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Showing posts from August, 2019


By Nancy Bradeen Spannaus - Posted at the Journal of the American Revolution : Put yourself, in your mind’s eye, back in June 1776, specifically, the period between June 7 and July 1. It is precisely at that time that one of the most crucial political battles in the history of the American republic was fought—the battle over whether the American colonists would, as thirteen united colonies, declare independence to the world. Without that bold step—which put every outspoken leader, national or local, at risk of prison or death—the United States of America would never have been born. Yet the chief leaders of the American Revolution had a serious problem. Despite the broad support for Boston against British depredations, a large portion of the colonists–the standard estimates range around one-third[1]–were by no means ready to break with the mother country. Indeed, many even blamed the “radical” Sons of Liberty and other “rabble-rousers” for the troubles with England,[2] even thou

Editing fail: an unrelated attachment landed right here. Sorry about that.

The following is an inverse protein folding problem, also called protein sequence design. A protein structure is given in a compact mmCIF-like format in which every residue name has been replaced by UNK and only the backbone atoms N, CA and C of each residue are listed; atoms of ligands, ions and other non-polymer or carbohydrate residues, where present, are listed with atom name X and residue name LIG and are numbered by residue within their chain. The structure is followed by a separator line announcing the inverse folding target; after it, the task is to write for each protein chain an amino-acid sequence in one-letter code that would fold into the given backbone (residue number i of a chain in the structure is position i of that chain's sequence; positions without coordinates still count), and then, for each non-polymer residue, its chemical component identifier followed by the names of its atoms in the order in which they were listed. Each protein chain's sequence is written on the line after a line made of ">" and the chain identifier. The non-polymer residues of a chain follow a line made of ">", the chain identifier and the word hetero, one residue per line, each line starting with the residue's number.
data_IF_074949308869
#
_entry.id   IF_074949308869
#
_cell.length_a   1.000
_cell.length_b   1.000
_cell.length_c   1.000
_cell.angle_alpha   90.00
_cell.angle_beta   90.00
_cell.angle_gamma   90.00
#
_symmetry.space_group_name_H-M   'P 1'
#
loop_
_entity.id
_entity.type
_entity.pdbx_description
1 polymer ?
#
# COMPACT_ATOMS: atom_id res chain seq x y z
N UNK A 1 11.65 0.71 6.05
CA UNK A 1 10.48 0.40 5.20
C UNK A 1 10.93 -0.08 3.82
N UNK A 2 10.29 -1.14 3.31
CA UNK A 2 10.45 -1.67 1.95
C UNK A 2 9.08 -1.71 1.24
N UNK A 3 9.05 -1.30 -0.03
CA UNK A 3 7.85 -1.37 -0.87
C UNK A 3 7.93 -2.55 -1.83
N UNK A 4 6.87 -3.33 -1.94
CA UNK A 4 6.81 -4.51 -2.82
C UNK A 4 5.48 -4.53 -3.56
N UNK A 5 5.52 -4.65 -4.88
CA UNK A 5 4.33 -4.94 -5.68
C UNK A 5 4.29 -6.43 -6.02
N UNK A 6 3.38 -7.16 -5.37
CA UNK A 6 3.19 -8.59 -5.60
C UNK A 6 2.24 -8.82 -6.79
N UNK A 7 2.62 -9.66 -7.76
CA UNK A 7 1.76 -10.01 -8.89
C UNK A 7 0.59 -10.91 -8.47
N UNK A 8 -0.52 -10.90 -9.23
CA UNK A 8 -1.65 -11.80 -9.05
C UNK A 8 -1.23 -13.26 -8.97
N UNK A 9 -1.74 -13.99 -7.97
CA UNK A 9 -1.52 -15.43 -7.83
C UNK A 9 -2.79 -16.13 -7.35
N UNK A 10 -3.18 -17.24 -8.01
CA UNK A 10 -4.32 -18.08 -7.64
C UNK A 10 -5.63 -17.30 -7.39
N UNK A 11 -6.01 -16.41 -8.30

Does Church Discipline Matter?

Posted at Reformation Scotland: Who these days wants authority–especially if it might restrain your freedom? Church discipline won’t be high on the checklist of many Christians looking for a new church. And ministers and elders worry about driving people away by seeming negative. Does anyone worry about church discipline any more? Isn’t it just up to the individual and their conscience? Church discipline may not matter to many people but it matters to Christ. And that ought to make us think. At the Reformation they said that discipline was one of the signs of a true church. Why? Because it’s one of Christ’s main tests of whether a church meets His approval. James Durham reflects on how when the Lord Jesus Christ emphasises the matter of discipline when He writes to churches in Revelation 2-3. The following is an abridged and updated extract from Durham’s discussion of this theme. He also mentions the great benefit of church government and discipline to individual believers in t